Run statement error not caught - Forum - OpenEdge General - Progress Community

Run statement error not caught

 Forum

Run statement error not caught

  • Message was edited by: Miles Klettke

  • It seems the issue has been addressed on PEG

    http://www.peg.com/lists/peg/web/msg14404.html

  • Addressed, yes, in the sense of having explained that there is a difference between an ERROR condition and a STOP condition, but what it doesn't explain is why PSC didn't implement CATCH to cover both. It seems to me that one of the potentially desirable uses of CATCH is to provide a hierarchy of error handling in which local blocks handle simple errors and pass more complex issues up the chain, eventually reaching a top level block in which all errors are handled in some graceful fashion, even if "graceful" is little more than doing some logging, giving the user a polite message, and then quitting or restarting. By not handling STOP conditions with CATCH, we can't really use this approach fully.

    Consulting in Model-Based Development, Transformation, and Object-Oriented Best Practice  http://www.cintegrity.com

  • No I couldn't get that suggestion to work. Have you tried it yourself? While in RETRY you don't get a message but as soon as you return or leave you get the message. On a retry you sit in a infinite loop so you have to leave or return and as soon as you do you get the message.

    I had ON STOP UNDO, LEAVE and you get the message on the leave. Try the following.

    DO ON ERROR UNDO, LEAVE

    ON STOP UNDO, LEAVE:

    RUN IDoNotExist.p.

    message 1 view-as alert-box.

    CATCH eSysError AS Progress.Lang.SysError:

    MESSAGE 2 eSysError:getMessage(1)

    VIEW-AS ALERT-BOX INFO BUTTONS OK.

    DELETE OBJECT eSysError.

    END CATCH.

    CATCH eproError AS Progress.Lang.ProError:

    MESSAGE 3 eproError:getMessage(1)

    VIEW-AS ALERT-BOX INFO BUTTONS OK.

    DELETE OBJECT eproError.

    END CATCH.

    END.

    message 4 view-as alert-box.

    I had code a message 1 when the run was successful. When it wasn't it was to just drop out of the block to message 4.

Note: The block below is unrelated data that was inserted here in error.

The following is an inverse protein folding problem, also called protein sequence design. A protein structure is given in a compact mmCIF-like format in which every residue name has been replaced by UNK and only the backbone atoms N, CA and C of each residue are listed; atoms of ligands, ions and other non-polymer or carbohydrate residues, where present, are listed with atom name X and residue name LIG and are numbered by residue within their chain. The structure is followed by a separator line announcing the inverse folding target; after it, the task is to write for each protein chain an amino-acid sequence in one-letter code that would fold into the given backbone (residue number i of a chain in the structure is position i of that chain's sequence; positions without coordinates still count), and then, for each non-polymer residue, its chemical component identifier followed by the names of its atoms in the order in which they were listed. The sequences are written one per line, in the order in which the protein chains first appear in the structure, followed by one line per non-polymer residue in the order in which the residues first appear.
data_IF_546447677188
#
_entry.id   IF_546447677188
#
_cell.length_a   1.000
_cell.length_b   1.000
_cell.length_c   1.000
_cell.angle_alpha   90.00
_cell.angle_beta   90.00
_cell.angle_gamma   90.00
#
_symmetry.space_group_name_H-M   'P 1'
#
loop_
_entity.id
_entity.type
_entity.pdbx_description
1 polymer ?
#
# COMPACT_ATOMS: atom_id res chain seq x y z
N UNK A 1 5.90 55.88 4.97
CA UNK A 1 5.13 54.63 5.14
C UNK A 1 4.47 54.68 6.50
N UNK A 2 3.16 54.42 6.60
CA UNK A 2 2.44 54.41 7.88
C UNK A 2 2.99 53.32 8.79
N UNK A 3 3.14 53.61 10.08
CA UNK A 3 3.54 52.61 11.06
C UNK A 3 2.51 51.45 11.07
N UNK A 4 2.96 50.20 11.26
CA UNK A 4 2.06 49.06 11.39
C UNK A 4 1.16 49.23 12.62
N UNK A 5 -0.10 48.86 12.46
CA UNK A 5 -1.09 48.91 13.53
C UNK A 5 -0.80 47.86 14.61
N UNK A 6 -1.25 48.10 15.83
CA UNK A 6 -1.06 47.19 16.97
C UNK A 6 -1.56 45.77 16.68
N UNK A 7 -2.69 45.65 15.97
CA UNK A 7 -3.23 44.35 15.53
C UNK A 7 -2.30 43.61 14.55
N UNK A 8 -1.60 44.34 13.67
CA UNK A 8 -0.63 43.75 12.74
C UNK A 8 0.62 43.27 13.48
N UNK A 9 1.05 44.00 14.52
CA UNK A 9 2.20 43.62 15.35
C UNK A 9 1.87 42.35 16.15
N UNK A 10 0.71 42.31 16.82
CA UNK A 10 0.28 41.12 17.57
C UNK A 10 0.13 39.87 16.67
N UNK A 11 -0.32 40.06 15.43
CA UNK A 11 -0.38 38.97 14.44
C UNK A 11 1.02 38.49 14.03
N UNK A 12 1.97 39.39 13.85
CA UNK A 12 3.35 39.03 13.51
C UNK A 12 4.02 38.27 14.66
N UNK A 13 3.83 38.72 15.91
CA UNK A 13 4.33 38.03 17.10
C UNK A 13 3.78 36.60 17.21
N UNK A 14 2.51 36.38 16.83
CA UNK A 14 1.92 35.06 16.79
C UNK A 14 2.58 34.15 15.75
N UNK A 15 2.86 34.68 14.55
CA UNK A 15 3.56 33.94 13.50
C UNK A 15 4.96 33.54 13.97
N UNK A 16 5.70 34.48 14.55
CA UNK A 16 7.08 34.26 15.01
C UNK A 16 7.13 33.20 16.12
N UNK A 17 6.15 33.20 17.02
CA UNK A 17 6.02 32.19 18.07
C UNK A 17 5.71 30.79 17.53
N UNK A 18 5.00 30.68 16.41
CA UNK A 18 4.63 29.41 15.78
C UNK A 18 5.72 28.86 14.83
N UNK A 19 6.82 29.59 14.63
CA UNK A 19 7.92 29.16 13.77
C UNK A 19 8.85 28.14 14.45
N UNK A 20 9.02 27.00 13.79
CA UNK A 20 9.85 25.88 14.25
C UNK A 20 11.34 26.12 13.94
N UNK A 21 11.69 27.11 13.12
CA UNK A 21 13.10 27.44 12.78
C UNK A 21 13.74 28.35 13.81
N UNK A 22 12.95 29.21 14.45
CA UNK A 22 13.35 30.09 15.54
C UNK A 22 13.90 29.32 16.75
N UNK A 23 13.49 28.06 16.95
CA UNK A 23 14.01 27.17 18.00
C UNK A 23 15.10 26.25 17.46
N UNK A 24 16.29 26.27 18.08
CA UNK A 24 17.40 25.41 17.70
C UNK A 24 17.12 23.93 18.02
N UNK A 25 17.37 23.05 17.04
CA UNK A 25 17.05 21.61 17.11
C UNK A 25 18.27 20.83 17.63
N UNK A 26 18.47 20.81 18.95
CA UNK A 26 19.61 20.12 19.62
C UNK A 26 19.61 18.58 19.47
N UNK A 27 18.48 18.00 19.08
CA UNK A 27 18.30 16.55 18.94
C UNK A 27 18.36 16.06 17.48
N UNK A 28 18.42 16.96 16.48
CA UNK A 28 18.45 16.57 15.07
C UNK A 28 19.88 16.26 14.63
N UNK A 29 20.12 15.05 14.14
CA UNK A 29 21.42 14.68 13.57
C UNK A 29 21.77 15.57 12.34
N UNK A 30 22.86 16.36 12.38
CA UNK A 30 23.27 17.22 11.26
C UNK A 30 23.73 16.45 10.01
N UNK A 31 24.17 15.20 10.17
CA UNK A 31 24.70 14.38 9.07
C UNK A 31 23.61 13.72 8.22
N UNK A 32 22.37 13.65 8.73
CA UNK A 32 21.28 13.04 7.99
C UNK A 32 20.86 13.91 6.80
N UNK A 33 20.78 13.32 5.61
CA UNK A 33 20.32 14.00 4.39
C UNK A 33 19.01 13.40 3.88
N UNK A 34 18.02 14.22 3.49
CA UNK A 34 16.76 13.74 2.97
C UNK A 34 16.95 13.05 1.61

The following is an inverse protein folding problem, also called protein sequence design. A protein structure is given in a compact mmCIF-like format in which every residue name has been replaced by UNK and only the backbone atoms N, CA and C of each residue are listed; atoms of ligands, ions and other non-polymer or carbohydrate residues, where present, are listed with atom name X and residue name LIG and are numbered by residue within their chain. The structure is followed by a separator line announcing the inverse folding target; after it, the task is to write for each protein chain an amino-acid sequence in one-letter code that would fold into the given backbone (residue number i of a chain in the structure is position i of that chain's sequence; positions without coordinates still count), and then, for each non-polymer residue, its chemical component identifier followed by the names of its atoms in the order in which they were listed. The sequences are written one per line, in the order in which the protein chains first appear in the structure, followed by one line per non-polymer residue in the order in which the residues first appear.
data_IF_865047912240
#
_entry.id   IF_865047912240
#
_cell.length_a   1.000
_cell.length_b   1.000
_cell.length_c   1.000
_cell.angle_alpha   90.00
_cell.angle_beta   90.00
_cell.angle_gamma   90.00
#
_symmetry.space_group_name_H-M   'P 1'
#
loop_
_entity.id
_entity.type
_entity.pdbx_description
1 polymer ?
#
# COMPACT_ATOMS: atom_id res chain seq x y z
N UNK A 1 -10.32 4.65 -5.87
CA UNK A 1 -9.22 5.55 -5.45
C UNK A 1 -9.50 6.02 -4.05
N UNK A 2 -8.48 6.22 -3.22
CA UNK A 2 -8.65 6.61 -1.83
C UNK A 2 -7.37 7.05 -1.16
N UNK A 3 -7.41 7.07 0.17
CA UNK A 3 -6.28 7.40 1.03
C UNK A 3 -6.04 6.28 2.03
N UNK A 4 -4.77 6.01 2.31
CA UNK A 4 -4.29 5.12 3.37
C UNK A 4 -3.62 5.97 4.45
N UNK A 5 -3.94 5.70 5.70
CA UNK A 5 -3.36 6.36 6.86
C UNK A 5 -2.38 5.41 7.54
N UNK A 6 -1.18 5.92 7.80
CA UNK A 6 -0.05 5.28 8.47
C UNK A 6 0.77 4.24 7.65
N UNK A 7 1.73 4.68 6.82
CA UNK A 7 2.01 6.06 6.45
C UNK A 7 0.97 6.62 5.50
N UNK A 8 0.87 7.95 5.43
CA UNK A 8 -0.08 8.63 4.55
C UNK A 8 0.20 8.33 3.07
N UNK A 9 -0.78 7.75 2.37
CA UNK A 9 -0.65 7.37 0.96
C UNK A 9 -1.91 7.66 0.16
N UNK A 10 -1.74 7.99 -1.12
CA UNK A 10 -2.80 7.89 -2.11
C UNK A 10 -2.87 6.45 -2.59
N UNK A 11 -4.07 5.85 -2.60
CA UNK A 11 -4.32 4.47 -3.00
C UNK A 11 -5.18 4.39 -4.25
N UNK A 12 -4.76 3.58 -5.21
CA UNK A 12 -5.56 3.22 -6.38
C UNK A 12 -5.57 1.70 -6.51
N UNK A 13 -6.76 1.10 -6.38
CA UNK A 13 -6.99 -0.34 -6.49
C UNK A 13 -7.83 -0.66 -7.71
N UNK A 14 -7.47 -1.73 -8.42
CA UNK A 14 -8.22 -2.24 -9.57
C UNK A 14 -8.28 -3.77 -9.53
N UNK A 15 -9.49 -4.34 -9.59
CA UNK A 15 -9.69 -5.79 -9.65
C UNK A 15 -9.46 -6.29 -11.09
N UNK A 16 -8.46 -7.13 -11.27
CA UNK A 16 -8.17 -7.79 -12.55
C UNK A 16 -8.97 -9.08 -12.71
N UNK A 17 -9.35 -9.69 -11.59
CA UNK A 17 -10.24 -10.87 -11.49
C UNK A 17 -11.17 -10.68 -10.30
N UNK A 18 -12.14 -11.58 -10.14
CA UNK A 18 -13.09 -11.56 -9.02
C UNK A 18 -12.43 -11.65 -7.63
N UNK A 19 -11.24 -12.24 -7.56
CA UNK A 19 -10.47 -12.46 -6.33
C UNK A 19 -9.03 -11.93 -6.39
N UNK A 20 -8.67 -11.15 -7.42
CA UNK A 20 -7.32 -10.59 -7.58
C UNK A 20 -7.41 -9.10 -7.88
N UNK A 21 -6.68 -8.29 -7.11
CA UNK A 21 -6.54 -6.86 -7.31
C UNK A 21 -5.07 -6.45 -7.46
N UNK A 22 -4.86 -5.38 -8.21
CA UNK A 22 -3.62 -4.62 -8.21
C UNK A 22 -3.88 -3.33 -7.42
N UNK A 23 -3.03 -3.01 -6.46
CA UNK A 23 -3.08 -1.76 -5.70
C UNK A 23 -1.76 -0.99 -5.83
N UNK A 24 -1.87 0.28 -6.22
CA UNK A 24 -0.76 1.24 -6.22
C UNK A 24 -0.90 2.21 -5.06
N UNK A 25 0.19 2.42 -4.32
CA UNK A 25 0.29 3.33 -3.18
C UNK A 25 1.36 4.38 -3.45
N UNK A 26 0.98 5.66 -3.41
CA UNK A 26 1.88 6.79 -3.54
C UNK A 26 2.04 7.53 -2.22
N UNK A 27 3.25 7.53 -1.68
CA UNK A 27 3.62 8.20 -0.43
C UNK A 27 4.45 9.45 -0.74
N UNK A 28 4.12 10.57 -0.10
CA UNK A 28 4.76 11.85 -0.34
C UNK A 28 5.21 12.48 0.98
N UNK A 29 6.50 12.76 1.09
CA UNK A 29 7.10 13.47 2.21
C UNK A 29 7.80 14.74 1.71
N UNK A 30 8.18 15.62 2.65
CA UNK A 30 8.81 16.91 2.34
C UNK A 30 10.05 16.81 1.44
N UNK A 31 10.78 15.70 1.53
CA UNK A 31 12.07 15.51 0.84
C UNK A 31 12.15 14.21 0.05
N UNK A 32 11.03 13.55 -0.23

It seems that CATCH traps ERROR messages but doesn't trap STOP messages as I think Tim pointed out.

  • I'm a little unclear on your current status ... and what the second catch block is supposed to be there for.

    Are you saying that coded as it stands, the CATCH block(s) do nothing for you, but if the intent was to attempt the run and proceed silently without a message that this is what you are achieving?

    Consulting in Model-Based Development, Transformation, and Object-Oriented Best Practice  http://www.cintegrity.com

  • As Sébastien has pointed out in his reply to PEG, the RUN in the code sample from Miles returns an unhandled STOP. In 10.1C, which introduces ABL THROW-CATCH structured error handling, we focused on error conditions and created an error object hierarchy in the ABL. We are looking into adding exception (STOP) objects and handling for upcoming releases.

    Salvador

  • No, I have not tried. It's best that you get back to Sébastien.

  • An example was posted to the peg with the two CATCH's, and I just left it in there. Neither catch traps any of the messages.

    Peter van Dam has just posted an example to the peg that stops the progress message and display his own. His example without the CATCH's, that again don't seem to do anything.

    ROUTINE-LEVEL ON ERROR UNDO, THROW.

    DO ON STOP UNDO, RETRY:

    IF RETRY THEN

    UNDO, THROW NEW Progress.Lang.AppError("Program not found",1).

    RUN nonexistent.p.

    END. /* ON STOP... */

    This works ok but I want no message and will have to investigate this method further and I haven't seen the THROW.

  • Peter's full example has two catch blocks at the end,

    The message is coming from those. Presumably, you could avoid the message by simply discarding the message instead of displaying it, e.g., putting it to a log file or something ... or nothing at all.

    But, isn't this leaping from the bad run immediately down to the CATCH? If there are other statements below the run which you want to execute even if the run fails, then I think those are going to be missed.

    Consulting in Model-Based Development, Transformation, and Object-Oriented Best Practice  http://www.cintegrity.com